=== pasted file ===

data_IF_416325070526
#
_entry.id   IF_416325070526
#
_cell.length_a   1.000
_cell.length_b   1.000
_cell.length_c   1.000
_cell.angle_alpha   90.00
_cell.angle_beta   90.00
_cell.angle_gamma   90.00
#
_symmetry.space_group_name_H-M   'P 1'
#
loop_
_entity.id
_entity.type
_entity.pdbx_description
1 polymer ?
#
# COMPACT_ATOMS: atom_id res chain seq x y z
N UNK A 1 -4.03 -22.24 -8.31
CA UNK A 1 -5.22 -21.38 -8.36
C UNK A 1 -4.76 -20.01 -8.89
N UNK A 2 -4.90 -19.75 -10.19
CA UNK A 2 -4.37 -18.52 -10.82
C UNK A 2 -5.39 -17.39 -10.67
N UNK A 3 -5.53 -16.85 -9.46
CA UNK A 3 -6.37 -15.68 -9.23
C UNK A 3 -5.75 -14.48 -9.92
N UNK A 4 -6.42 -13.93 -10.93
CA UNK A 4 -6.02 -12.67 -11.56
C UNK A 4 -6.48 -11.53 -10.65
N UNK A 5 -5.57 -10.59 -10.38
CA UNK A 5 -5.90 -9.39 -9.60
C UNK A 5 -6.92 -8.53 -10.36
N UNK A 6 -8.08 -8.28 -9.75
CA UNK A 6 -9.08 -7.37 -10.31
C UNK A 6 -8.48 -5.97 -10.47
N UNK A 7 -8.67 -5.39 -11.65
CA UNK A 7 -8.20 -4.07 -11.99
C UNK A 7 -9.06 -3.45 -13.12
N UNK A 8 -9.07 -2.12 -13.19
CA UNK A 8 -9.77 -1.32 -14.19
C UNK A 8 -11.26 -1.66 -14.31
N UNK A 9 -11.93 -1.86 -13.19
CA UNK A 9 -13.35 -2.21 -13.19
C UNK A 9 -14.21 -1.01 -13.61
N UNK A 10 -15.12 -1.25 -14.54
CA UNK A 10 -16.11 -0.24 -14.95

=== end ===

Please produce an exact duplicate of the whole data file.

data_IF_416325070526
#
_entry.id   IF_416325070526
#
_cell.length_a   1.000
_cell.length_b   1.000
_cell.length_c   1.000
_cell.angle_alpha   90.00
_cell.angle_beta   90.00
_cell.angle_gamma   90.00
#
_symmetry.space_group_name_H-M   'P 1'
#
loop_
_entity.id
_entity.type
_entity.pdbx_description
1 polymer ?
#
# COMPACT_ATOMS: atom_id res chain seq x y z
N UNK A 1 -4.03 -22.24 -8.31
CA UNK A 1 -5.22 -21.38 -8.36
C UNK A 1 -4.76 -20.01 -8.89
N UNK A 2 -4.90 -19.75 -10.19
CA UNK A 2 -4.37 -18.52 -10.82
C UNK A 2 -5.39 -17.39 -10.67
N UNK A 3 -5.53 -16.85 -9.46
CA UNK A 3 -6.37 -15.68 -9.23
C UNK A 3 -5.75 -14.48 -9.92
N UNK A 4 -6.42 -13.93 -10.93
CA UNK A 4 -6.02 -12.67 -11.56
C UNK A 4 -6.48 -11.53 -10.65
N UNK A 5 -5.57 -10.59 -10.38
CA UNK A 5 -5.90 -9.39 -9.60
C UNK A 5 -6.92 -8.53 -10.36
N UNK A 6 -8.08 -8.28 -9.75
CA UNK A 6 -9.08 -7.37 -10.31
C UNK A 6 -8.48 -5.97 -10.47
N UNK A 7 -8.67 -5.39 -11.65
CA UNK A 7 -8.20 -4.07 -11.99
C UNK A 7 -9.06 -3.45 -13.12
N UNK A 8 -9.07 -2.12 -13.19
CA UNK A 8 -9.77 -1.32 -14.19
C UNK A 8 -11.26 -1.66 -14.31
N UNK A 9 -11.93 -1.86 -13.19
CA UNK A 9 -13.35 -2.21 -13.19
C UNK A 9 -14.21 -1.01 -13.61
N UNK A 10 -15.12 -1.25 -14.54
CA UNK A 10 -16.11 -0.24 -14.95